But just as shipping U.S. manufacturing to China and call centers to India initially created loud opposition, some critics are already preparing to fight any possible mass exodus of Americans packing their bags to go under the knife overseas.
In September, Canton, N.C.-based Blue Ridge Paper Products Inc., was set to send one of its employees to India for a gall bladder operation. Carl Garrett would have been the first U.S. employee sent abroad for medical care through an employer-sponsored pilot program, which would have allowed him to share the company’s savings.
Shortly before Garrett was set to leave, the United Steelworkers, America’s largest union, pulled the plug.
“We don’t want to expose our members to the risks associated with providing health care in the Third World,” said Stan Johnson, a union spokesman. “This is perceived to be voluntary, but voluntary programs tend to lead to mandatory programs.”
Blue Ridge ultimately scrapped its plan for union members, but several other U.S. businesses and insurers are starting to explore the option.
United Group Programs, a Boca Raton, Fla.-based company that sells self-insurance policies to small businesses, is already offering a plan that sends patients to Bumrungrad International hospital in Bangkok, Thailand. UGP says the plan will save employers more than 50 percent on major medical costs and slash employees’ out-of-pocket expenses to zero.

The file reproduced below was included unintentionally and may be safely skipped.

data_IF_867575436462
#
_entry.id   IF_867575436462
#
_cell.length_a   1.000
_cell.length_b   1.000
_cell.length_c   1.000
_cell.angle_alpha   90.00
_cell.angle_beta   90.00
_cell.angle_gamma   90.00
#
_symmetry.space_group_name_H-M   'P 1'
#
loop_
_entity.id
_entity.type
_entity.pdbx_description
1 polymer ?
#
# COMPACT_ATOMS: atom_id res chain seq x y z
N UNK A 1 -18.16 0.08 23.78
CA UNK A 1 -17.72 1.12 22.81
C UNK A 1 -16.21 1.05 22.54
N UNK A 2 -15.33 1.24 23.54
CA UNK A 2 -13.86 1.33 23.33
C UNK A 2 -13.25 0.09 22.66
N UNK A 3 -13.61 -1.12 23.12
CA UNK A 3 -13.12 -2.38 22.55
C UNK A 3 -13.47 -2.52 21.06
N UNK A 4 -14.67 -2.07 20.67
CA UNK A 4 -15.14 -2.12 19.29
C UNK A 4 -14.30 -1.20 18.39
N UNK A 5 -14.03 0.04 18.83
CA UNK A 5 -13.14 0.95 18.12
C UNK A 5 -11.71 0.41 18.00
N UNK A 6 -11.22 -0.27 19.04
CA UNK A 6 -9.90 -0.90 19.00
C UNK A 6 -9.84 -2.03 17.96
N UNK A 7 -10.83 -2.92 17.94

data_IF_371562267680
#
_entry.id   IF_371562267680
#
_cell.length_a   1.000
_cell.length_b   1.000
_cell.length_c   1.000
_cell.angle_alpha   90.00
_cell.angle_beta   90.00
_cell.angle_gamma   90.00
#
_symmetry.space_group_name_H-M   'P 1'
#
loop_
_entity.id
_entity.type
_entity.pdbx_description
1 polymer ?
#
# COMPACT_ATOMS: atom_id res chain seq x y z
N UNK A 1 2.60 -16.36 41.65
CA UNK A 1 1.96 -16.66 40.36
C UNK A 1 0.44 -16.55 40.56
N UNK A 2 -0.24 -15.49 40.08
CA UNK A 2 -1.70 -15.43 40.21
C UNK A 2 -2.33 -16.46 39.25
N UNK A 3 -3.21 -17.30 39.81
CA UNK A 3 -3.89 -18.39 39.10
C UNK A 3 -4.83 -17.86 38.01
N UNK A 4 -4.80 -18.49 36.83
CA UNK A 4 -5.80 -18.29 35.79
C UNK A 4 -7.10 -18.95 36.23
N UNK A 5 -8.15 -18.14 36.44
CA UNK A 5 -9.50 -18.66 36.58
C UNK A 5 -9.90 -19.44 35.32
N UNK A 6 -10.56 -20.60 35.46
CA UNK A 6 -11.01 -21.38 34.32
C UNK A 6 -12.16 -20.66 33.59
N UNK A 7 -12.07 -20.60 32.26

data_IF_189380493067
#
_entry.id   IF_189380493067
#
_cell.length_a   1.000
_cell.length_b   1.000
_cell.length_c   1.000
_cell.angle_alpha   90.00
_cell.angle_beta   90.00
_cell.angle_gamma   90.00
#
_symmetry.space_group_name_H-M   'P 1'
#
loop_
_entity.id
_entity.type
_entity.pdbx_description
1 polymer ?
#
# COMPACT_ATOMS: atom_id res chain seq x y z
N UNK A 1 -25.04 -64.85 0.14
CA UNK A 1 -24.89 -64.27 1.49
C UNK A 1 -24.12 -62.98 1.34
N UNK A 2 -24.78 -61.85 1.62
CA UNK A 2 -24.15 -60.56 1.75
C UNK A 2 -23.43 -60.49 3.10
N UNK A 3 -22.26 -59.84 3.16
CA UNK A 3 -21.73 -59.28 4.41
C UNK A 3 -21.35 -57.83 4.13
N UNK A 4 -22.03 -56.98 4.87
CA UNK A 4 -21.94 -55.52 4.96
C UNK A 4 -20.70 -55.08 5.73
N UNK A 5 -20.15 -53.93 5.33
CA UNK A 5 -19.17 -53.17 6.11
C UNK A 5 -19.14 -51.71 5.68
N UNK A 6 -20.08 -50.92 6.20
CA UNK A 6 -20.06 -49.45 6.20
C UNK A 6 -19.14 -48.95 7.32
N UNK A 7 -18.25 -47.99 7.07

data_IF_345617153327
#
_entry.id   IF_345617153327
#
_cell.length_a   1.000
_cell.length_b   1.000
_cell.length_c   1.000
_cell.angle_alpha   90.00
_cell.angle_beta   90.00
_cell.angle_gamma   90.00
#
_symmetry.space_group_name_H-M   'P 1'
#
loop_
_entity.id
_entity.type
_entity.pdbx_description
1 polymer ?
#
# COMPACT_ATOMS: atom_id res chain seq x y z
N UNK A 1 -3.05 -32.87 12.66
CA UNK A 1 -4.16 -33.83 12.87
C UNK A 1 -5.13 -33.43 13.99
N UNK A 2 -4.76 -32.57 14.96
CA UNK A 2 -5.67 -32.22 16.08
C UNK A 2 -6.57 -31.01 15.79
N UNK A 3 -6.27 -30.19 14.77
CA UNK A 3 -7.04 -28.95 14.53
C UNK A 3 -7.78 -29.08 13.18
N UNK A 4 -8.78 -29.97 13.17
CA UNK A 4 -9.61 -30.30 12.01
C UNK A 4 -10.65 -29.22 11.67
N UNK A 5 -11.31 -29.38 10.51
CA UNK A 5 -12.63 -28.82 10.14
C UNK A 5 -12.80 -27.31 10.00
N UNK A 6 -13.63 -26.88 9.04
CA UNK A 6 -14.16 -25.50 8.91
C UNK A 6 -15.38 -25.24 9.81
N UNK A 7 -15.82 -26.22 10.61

In addition, West Virginia lawmaker Ray Canterbury plans to propose legislation next year that would give government employees the option of traveling abroad for necessary procedures, which could save the state up to $2 million annually. He wants to offer incentives, including extra sick leave and 20 percent of the cash saved by going abroad — allowing workers to make money on the deal.
But even with the growing momentum, big questions must be asked by anyone considering treatment abroad.
The comfort of having a major surgery near home with family at the bedside is a far cry from the experience in the developing world, where culture shock alone can be stressful.
Jet lag, traveler’s diarrhea and strange foods can be coupled with the unpredictable, such as September’s bloodless military coup in Thailand.